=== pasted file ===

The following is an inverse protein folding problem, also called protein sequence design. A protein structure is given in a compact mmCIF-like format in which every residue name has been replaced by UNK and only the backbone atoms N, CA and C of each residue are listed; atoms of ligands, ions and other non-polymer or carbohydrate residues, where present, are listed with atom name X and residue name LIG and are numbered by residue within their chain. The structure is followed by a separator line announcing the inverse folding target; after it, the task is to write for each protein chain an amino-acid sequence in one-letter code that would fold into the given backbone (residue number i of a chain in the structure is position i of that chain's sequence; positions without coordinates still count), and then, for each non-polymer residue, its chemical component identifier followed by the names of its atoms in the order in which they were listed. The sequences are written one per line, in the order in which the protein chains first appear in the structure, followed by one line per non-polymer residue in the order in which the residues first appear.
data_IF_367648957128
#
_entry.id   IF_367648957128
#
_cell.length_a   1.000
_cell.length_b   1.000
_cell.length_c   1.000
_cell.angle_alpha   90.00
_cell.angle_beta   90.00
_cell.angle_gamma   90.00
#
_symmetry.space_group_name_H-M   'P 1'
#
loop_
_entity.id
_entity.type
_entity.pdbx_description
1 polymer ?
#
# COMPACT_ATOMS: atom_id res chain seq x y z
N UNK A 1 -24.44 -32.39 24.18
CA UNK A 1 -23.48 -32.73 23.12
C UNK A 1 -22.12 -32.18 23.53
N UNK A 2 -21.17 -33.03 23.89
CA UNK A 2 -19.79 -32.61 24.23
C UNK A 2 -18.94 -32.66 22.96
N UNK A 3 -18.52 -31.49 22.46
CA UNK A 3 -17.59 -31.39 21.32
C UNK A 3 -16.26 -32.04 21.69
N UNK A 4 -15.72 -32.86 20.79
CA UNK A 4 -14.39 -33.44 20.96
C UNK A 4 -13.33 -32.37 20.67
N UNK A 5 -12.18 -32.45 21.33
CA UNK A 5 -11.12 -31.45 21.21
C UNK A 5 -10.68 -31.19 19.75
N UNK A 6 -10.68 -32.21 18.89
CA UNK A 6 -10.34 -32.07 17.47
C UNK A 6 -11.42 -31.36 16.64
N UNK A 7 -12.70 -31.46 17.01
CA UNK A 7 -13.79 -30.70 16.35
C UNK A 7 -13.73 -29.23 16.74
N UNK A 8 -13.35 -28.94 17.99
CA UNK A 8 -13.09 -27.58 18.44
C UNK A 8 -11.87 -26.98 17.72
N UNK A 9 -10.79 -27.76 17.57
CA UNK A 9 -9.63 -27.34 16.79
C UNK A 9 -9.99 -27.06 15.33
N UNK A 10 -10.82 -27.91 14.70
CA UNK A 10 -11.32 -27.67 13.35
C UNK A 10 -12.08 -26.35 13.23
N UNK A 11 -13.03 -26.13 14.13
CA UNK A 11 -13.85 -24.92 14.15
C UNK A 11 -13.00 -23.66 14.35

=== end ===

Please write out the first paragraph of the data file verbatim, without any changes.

The following is an inverse protein folding problem, also called protein sequence design. A protein structure is given in a compact mmCIF-like format in which every residue name has been replaced by UNK and only the backbone atoms N, CA and C of each residue are listed; atoms of ligands, ions and other non-polymer or carbohydrate residues, where present, are listed with atom name X and residue name LIG and are numbered by residue within their chain. The structure is followed by a separator line announcing the inverse folding target; after it, the task is to write for each protein chain an amino-acid sequence in one-letter code that would fold into the given backbone (residue number i of a chain in the structure is position i of that chain's sequence; positions without coordinates still count), and then, for each non-polymer residue, its chemical component identifier followed by the names of its atoms in the order in which they were listed. The sequences are written one per line, in the order in which the protein chains first appear in the structure, followed by one line per non-polymer residue in the order in which the residues first appear.